O’seas kinks for ‘Robots’

Pic's int'l gross doesn't live up to par

Judging by its roll-outs in 41 markets, “Robots” may turn out to be one of the few CGI animated pics of recent years to gross less internationally than at home.

The spanner in the works for the ‘bots, say rival distribs, is that the mechanical characters lack the charm of talking fish, toys, animals and superheroes, and the emotional core that sustained those juggernauts.

Chris Wedge-helmed kidpic rang up an estimated $16.7 million from debuts in 12 markets and holdovers in 29 last weekend, playing on nearly 6,000 screens.

Its cume hit $45.3 million, and although it’s yet to open in Japan, France, South Korea, Taiwan and China, it may be a stretch to catch domestic, which looks headed for around $120 million. The Fox/Blue Sky Studios production is tracking significantly below “Ice Age,” which wound up with $206.7 million abroad (vs. domestic’s $176 million).

Pic, voiced by Robin Williams, Ewan McGregor and Halle Berry, bowed at No. 1 in Argentina and Australia (4% below “Ice Age”) but came in third in Italy, fetching $1.4 million on 506 screens.

In its soph sessions, “Robots” retained the lead in Spain, snaring $2.2 million (up by 20%), spurring the local total to $5.8 million. But the Easter break didn’t goose the pic as exhibs had hoped, as it fell by 21% in Germany (pocketing $4.8 million so far), by 6% in the U.K. (banking $9.2 million) and 15% in Brazil ($1.9 million).

‘Castle’ admirers

Traditional cel animation still has its admirers overseas, typified by Japan’s “Howl’s Moving Castle,” which minted $1.1 million on 35 in Hong Kong, a clear No. 1 on par with the debut of “Toy Story 2” and just 12% below “Finding Nemo.”

Saga of a magician and an 18-year-old girl in an old woman’s body has amassed around $210 million, including $185 million in Japan; it bows June 10 in the U.S. via Disney.

“Valiant,” a Brit-produced animated pic about a heroic homing pigeon in WWII, had its world preem in Blighty, ranked fifth. It captured an estimated $1.8 million on 400 locations, evidently not getting much of a boost from the voice cast of McGregor, Ricky Gervais (“The Office”), Tim Curry and John Cleese.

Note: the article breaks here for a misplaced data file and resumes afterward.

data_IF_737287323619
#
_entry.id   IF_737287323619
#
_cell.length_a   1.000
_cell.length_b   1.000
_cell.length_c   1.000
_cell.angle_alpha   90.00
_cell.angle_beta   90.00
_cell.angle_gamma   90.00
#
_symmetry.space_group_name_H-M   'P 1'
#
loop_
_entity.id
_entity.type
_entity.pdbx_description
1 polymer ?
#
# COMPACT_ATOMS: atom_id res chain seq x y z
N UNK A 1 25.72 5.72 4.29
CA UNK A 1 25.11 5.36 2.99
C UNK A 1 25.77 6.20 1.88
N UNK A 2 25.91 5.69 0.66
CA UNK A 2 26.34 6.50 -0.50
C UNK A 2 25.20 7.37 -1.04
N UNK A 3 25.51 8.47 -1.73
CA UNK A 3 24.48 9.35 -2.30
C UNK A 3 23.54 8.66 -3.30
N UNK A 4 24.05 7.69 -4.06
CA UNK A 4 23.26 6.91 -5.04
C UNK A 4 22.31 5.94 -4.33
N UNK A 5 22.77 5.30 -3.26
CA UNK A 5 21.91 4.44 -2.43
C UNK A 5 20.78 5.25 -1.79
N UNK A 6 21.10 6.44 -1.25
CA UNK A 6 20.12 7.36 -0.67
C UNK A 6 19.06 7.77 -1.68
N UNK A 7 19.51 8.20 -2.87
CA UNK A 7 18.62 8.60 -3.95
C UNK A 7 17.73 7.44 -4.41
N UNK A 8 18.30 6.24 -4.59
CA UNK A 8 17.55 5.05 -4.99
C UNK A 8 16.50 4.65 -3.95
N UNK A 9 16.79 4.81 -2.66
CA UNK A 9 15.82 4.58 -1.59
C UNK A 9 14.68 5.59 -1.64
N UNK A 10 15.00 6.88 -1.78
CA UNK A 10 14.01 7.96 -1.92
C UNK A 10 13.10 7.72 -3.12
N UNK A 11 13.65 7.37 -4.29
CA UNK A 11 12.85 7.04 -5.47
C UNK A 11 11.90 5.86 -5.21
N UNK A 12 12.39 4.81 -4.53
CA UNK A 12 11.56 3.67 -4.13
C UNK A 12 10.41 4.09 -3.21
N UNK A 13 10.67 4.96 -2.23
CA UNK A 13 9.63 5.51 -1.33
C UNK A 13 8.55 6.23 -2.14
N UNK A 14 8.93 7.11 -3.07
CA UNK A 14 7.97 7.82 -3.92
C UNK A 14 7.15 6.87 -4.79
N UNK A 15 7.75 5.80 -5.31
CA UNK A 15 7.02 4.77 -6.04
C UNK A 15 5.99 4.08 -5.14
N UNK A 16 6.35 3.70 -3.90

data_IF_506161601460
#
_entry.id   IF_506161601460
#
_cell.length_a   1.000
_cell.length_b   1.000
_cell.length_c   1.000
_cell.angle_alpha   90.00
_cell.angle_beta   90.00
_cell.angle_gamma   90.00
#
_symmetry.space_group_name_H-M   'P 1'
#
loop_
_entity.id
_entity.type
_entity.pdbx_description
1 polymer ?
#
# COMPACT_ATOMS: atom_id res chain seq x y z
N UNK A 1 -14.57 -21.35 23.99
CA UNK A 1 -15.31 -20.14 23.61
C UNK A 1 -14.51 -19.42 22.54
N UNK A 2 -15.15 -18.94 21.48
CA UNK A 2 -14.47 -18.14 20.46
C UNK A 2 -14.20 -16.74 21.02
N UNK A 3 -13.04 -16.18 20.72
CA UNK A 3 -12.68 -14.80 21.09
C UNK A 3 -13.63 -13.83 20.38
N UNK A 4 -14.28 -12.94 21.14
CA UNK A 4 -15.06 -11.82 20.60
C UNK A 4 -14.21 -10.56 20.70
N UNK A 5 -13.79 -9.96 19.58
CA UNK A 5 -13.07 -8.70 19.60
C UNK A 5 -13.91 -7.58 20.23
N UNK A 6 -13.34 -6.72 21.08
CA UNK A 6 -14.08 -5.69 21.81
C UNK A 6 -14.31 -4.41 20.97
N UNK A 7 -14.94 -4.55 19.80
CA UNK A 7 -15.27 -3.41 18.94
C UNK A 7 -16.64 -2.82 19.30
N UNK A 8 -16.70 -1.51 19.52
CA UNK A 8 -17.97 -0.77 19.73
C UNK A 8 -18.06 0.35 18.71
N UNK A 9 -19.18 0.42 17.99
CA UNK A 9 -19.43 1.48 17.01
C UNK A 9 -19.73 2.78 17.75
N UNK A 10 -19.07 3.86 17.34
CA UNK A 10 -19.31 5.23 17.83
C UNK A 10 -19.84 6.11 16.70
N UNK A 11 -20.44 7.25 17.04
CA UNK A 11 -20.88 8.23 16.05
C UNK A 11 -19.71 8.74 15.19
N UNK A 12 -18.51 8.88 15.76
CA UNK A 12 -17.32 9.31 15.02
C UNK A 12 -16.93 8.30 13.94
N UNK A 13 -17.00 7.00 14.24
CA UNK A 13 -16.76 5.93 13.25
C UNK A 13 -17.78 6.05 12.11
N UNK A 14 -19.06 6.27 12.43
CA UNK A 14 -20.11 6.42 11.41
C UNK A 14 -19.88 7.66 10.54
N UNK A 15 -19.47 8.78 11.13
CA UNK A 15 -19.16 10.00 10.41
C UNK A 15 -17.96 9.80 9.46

‘Heffalump’ bump

Easter gave some bumps to “Pooh’s Heffalump Movie” in the U.K., Spain, Mexico and Russia after its tame debuts. The Disney toon has earned $14.4 million and this weekend will overtake domestic’s $17 million.

The champ overseas for the fourth frame in a row, “Hitch” garnered $16.9 million from 5,000 prints in 55 markets. The cume reached $125.3 million and, with Japan to come, is heading for north of $150 million.

Will Smith/Eva Mendes wooed $430,000 in New Zealand, $400,000 in Greece and $292,000 in Venezuela, and was No. 1 again in its third weekend wide in the U.K. and in its fourth in Germany.

Romantic comedy whistled up $2.8 million in its second sojourn in France (falling by 34%), hoisting the local cume to $8.5 million, trailing rookie “Million Dollar Baby,” which, as an guesstimate, made around $3 million. Hilary Swank starrer, which took a respectable $680,000 on 120 in Germany, has racked up around $60 million.

“Miss Congeniality 2: Armed and Fabulous” grossed a projected $10.5 million from 2,100 screens in 13 territories, mostly ranked second or third, mirroring its domestic preem.

Sandra Bullock starrer’s best efforts were the U.K.’s $2.45 million, Oz’s $1.87 million and Germany’s $1.76 million; Spain delivered a soft $1.16 million. Sequel grabbed a moderate $620,000 in Taiwan (No. 1 in capital Taipei), $422,000 in Holland, $353,000 in Switzerland and $340,000 in Belgium.

“National Treasure” was the victor again in Japan, digging up $1.9 million (easing by 35%) to bag a nifty $9.2 million in nine days. Pic scored $2.5 million in 10 days in China. Its cume reached $160.7 million.

“The Aviator” clocked a disappointing $1.6 million in Japan, its final major market, and its cume surpassed $102 million.